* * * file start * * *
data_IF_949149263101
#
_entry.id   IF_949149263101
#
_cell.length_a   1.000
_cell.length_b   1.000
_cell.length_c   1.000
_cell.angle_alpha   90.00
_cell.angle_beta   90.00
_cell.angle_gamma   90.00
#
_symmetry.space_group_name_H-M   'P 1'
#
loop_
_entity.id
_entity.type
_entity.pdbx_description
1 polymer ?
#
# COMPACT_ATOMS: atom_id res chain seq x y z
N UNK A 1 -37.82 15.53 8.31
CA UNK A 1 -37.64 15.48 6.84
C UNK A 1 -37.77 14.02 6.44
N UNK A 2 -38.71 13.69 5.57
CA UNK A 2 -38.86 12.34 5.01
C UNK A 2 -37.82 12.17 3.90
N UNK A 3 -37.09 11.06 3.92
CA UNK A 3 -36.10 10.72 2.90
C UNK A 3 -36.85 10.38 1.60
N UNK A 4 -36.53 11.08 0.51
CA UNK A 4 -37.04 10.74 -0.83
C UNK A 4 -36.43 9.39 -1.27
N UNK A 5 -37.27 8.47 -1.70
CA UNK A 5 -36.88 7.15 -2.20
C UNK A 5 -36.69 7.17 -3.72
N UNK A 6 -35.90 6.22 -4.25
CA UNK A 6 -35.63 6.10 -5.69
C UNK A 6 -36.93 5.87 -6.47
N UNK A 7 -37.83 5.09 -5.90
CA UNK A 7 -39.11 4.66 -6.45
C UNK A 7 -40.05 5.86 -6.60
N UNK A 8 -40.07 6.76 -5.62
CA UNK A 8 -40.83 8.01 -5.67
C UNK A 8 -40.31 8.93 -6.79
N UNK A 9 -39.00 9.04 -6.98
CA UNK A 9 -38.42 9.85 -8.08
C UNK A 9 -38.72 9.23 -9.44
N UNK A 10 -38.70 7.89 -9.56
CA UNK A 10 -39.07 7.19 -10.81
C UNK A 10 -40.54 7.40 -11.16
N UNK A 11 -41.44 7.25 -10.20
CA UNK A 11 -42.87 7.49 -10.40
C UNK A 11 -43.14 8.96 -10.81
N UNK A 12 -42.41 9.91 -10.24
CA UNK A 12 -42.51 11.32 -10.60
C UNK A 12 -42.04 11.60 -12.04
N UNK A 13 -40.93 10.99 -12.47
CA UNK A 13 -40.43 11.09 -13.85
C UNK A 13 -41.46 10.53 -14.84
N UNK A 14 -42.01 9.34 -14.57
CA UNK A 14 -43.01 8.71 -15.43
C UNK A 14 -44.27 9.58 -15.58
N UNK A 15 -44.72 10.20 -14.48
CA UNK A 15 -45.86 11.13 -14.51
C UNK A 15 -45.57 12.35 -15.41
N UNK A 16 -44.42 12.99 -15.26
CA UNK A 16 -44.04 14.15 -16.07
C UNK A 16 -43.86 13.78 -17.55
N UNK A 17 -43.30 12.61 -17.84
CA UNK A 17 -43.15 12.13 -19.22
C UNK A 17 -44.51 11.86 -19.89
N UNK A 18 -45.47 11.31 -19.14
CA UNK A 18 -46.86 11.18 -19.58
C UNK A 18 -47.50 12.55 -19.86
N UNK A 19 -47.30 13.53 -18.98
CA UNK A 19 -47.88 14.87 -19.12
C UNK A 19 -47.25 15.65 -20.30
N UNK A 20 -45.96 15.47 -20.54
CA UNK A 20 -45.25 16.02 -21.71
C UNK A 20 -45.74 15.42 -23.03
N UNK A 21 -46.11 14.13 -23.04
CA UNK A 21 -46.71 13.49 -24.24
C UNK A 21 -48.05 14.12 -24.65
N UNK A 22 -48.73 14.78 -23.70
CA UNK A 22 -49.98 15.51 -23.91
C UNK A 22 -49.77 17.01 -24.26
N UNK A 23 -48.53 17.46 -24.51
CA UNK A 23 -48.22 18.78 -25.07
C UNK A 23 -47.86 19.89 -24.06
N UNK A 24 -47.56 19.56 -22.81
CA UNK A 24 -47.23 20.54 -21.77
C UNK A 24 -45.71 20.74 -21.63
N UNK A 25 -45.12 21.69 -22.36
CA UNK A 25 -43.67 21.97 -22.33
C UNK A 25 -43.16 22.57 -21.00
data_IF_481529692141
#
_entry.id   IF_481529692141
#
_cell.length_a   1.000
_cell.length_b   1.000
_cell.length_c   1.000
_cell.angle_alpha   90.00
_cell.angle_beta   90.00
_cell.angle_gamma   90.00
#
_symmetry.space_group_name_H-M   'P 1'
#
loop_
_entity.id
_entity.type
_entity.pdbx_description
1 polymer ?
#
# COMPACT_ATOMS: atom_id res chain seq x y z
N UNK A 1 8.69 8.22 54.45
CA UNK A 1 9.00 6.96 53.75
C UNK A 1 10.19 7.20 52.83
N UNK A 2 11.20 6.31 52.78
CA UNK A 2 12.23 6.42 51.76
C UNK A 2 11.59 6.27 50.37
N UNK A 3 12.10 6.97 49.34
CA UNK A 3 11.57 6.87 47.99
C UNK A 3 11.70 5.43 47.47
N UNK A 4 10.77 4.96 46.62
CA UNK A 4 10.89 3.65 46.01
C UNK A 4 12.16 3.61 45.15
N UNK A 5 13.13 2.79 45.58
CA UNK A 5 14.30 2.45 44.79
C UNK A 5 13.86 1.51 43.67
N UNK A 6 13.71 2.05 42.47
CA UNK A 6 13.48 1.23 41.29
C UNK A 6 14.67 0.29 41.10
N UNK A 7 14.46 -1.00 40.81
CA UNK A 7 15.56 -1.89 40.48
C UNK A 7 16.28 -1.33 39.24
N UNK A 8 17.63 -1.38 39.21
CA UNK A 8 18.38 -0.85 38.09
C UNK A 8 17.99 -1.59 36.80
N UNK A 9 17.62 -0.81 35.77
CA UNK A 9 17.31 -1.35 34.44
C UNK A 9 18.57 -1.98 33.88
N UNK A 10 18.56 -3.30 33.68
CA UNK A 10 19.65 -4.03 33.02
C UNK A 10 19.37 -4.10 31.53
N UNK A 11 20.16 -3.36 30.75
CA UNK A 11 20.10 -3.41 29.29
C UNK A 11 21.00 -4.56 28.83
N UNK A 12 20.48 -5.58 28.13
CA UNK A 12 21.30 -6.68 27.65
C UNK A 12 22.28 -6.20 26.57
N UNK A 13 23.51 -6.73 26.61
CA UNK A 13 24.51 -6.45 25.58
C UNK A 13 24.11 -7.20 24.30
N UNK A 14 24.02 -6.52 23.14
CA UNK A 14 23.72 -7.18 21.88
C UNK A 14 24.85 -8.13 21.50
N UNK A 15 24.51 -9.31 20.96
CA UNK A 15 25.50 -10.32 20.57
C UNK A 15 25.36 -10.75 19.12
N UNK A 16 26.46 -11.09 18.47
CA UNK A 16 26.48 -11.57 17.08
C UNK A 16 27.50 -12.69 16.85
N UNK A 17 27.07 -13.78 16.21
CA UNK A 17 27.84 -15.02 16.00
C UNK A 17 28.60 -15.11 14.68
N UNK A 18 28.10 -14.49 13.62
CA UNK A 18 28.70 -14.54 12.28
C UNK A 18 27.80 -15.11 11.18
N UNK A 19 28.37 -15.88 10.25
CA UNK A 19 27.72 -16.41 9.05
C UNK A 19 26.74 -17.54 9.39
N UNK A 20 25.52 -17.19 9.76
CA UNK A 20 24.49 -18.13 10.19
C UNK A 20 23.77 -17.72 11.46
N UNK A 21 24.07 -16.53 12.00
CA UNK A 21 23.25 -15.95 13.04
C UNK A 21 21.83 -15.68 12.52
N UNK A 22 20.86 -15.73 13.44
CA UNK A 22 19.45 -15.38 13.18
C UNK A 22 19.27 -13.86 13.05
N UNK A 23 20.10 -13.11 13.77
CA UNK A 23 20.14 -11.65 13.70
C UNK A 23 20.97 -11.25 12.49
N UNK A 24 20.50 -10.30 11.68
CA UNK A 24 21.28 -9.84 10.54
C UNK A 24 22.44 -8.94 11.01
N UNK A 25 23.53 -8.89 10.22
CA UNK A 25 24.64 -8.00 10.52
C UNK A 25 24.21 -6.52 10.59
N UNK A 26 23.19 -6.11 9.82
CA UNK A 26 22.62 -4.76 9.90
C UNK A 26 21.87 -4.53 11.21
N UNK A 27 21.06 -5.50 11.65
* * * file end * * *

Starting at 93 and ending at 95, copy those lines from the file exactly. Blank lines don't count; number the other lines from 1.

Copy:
N UNK A 25 -45.12 21.69 -22.36
CA UNK A 25 -43.67 21.97 -22.33
C UNK A 25 -43.16 22.57 -21.00